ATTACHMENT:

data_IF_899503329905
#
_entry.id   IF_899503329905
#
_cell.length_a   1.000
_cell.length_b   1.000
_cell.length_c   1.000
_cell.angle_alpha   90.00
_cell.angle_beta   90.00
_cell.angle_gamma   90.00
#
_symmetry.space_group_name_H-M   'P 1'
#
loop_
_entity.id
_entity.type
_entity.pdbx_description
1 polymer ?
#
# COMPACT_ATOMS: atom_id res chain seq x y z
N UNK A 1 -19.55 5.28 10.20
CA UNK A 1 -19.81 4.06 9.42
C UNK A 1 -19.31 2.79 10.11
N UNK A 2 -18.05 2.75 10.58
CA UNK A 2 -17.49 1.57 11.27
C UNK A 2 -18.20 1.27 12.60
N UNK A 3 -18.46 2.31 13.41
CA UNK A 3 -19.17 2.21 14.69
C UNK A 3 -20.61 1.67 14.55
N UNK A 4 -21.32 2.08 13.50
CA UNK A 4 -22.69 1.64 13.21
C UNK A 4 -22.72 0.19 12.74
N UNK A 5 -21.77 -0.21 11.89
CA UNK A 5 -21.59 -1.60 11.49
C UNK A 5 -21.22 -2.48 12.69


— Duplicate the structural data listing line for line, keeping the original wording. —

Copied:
data_IF_899503329905
#
_entry.id   IF_899503329905
#
_cell.length_a   1.000
_cell.length_b   1.000
_cell.length_c   1.000
_cell.angle_alpha   90.00
_cell.angle_beta   90.00
_cell.angle_gamma   90.00
#
_symmetry.space_group_name_H-M   'P 1'
#
loop_
_entity.id
_entity.type
_entity.pdbx_description
1 polymer ?
#
# COMPACT_ATOMS: atom_id res chain seq x y z
N UNK A 1 -19.55 5.28 10.20
CA UNK A 1 -19.81 4.06 9.42
C UNK A 1 -19.31 2.79 10.11
N UNK A 2 -18.05 2.75 10.58
CA UNK A 2 -17.49 1.57 11.27
C UNK A 2 -18.20 1.27 12.60
N UNK A 3 -18.46 2.31 13.41
CA UNK A 3 -19.17 2.21 14.69
C UNK A 3 -20.61 1.67 14.55
N UNK A 4 -21.32 2.08 13.50
CA UNK A 4 -22.69 1.64 13.21
C UNK A 4 -22.72 0.19 12.74
N UNK A 5 -21.77 -0.21 11.89
CA UNK A 5 -21.59 -1.60 11.49
C UNK A 5 -21.22 -2.48 12.69